How to Select Snow Skis

How to Select Snow Skis
If you're an avid skier, one of the best investments you can make is your own pair of skis. Owning skis not only saves you thousands of dollars in rental fees, it can also save you valuable time at the resort and will help you become a better skier in less time than renting a different pair of skis each time you ski. But how do you decide which ski is right for you?

The secret to buying the best pair of skis for your ability and skiing style is to begin by doing a little research. Taking a few minutes to ask the right questions and read what other people have to say about skis will help you to become an informed shopper.
 

Instructions

Difficulty: Moderately Easy

Things You’ll Need:
  • Selection of skis at a ski shop
  • Access to the Internet
  • Ski reviews
  • Notebook
  • Pen
 
Step 1
Visit your local ski shop and speak with one of the sales associates about the differences between the various types. Learn the differences between freestyle, freeride, all-mountain and powder skis. Each type of ski has a unique application that may or may not fit your needs. Take lots of notes from your discussion.
Step 2
Research skis on the Internet using the information that you collected at the ski shop. Read the most recent ski reviews in Ski and Skiing Magazine and narrow down your choices to several specific manufacturers, models and lengths. Try to match the skis' application to the way you like to ski. For instance, if you enjoy spending time on intermediate groomers, opt for some of the all-mountain or expert skis.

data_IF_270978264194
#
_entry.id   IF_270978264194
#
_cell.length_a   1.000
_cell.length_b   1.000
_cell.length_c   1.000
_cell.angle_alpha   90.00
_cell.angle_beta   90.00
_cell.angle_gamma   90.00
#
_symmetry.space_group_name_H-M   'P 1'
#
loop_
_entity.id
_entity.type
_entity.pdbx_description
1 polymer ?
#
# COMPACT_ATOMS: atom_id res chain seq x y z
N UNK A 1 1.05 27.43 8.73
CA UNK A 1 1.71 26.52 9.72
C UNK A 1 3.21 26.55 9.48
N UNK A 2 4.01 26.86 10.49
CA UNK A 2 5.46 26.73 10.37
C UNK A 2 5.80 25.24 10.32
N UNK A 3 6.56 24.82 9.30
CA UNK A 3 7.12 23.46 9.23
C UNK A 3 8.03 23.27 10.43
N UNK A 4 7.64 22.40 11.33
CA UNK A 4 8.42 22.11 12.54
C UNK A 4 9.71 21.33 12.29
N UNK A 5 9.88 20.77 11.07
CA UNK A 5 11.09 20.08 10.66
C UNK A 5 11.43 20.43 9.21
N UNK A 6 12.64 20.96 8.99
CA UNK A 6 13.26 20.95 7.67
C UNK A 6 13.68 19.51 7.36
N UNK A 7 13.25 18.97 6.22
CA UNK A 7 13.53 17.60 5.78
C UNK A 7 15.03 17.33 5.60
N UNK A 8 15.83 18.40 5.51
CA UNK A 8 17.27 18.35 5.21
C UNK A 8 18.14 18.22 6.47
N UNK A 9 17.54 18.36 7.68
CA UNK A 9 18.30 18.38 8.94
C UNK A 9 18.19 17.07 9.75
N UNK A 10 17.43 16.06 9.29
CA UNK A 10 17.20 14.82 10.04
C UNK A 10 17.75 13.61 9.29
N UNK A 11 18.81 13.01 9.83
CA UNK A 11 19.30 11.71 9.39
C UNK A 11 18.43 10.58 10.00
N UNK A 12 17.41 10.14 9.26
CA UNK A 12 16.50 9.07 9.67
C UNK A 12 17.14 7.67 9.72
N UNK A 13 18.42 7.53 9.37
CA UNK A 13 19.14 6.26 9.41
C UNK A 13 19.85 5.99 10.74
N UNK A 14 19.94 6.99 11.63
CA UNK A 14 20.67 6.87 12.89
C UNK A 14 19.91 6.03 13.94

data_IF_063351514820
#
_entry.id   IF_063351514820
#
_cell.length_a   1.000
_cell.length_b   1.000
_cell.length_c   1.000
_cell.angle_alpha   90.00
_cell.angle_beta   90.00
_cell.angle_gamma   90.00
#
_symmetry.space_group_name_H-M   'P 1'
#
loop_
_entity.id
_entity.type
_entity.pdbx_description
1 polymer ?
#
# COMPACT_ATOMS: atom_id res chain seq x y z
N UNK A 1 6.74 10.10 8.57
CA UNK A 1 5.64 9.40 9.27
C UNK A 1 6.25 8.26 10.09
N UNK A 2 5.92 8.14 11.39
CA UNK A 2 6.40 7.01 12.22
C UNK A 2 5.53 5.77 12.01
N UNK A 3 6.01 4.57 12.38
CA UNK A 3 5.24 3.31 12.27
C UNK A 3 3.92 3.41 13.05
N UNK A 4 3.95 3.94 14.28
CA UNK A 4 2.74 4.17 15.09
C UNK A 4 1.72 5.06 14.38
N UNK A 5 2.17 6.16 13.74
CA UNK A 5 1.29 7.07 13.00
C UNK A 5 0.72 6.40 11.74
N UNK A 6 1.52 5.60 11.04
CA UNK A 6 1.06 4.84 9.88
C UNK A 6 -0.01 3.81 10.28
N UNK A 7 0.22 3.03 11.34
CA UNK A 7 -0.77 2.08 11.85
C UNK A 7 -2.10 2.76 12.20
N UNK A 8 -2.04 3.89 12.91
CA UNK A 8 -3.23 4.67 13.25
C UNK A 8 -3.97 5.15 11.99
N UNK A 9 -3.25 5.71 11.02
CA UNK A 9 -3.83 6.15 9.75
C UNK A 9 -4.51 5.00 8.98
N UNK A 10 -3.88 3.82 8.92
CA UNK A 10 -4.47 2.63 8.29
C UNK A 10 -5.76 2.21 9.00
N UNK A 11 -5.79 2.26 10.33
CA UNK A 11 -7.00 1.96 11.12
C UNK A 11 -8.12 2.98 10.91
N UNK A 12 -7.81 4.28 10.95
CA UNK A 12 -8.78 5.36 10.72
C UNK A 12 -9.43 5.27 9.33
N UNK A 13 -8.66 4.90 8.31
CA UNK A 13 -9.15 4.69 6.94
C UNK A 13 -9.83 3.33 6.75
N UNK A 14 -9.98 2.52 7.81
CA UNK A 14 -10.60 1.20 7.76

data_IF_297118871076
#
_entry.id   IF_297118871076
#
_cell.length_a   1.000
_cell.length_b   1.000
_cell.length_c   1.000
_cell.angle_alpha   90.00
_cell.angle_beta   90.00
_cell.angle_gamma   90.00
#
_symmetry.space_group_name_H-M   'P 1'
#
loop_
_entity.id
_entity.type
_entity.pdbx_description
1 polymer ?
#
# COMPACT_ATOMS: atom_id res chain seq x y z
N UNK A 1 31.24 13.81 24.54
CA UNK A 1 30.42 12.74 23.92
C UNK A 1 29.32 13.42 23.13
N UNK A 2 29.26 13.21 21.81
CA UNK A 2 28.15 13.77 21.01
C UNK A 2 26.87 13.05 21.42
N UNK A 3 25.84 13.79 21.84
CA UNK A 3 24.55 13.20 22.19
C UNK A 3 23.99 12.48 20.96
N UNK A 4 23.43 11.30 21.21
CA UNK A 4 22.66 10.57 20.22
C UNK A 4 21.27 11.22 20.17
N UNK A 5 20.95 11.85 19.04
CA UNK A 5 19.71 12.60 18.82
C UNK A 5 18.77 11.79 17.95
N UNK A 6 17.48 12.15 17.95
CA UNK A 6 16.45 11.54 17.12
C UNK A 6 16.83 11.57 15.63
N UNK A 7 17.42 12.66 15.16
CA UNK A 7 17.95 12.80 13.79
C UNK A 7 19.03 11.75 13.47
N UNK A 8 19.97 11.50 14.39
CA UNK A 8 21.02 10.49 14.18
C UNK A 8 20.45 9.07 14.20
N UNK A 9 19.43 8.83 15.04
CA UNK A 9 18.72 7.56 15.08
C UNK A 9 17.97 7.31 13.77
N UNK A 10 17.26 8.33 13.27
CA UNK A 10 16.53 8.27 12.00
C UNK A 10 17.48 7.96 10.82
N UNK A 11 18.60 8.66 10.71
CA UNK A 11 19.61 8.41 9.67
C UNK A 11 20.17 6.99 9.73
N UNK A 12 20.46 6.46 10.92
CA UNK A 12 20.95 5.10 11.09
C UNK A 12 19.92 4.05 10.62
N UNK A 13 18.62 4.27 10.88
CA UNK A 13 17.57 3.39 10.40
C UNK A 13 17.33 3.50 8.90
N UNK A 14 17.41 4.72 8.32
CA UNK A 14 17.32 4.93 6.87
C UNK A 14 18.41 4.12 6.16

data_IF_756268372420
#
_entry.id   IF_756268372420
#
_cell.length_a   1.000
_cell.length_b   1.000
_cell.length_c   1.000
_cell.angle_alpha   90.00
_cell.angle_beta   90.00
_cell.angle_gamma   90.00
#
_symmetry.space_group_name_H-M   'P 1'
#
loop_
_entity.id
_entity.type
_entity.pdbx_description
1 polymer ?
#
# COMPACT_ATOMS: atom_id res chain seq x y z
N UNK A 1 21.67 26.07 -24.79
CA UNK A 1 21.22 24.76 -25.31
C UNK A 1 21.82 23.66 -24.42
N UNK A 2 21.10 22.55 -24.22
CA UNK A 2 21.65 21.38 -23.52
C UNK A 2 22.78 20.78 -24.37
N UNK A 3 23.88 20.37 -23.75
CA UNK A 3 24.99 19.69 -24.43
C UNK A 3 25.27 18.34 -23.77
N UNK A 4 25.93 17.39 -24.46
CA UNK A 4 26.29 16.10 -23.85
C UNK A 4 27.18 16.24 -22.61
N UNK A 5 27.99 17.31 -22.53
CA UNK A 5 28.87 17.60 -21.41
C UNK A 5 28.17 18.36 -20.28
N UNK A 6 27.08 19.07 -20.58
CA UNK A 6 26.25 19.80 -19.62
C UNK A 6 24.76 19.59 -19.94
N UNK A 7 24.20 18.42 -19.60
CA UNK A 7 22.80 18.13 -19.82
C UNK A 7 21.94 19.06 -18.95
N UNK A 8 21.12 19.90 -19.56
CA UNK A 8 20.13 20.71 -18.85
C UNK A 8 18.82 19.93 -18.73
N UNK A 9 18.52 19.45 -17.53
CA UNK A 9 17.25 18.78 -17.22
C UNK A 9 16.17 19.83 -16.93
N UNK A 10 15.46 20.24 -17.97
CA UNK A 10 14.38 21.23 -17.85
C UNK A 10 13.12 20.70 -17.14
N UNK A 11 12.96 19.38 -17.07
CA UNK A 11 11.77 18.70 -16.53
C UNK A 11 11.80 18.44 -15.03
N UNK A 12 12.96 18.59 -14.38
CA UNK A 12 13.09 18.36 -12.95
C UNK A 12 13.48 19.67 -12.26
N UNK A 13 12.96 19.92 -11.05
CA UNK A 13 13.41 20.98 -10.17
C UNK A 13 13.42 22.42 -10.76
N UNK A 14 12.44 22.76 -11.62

Step 3
Identify what the most important features are in a ski. What are the features that you absolutely can't live without? What are bells and whistles that are not important? For instance, if you like to ski powder or off-piste (backcountry), you'll need a fat or super-fat ski -- a narrow ski won't fit your needs. If you're shopping for a ski/binding system, you'll have fewer choices.
Step 4
Rent or demonstrate the top three skis of your choice the next time you go skiing. Experiment with different lengths and models by the same manufacturer. Shoot for consistency by skiing the same runs with different skis and takes notes about what you like or dislike about each ski.
Step 5
Choose one or two skis based on your research and start looking for the sales. Most ski shops are anxious to liquidate this year's inventory of skis to make room for next, so see if you can get a deal. Try contacting manufacturers directly or get in touch with their ski reps. Oftentimes, they'll have skis in stock that they'll sell at huge discounts.
 

Tips & Warnings

 
Do your research before you buy. Read the customer reviews for the skis that interest you. Look at what the ski instructors are skiing on.
 
Do your research before you buy.
 
Read the customer reviews for the skis that interest you.
 
Look at what the ski instructors are skiing on.
 
Be wary of deals that are too good to be true. Always test drive skis before you buy them. Avoid buying demo skis from rental shops.
 
Be wary of deals that are too good to be true.
 
Always test drive skis before you buy them.
 
Avoid buying demo skis from rental shops.

Resources

Article Written By Allen Smith

Allen Smith is an award-winning freelance writer living in Vail, Colo. He writes about health, fitness and outdoor sports. Smith has a master's degree in exercise physiology and an exercise specialist certification with the American College of Sports Medicine at San Diego State University.

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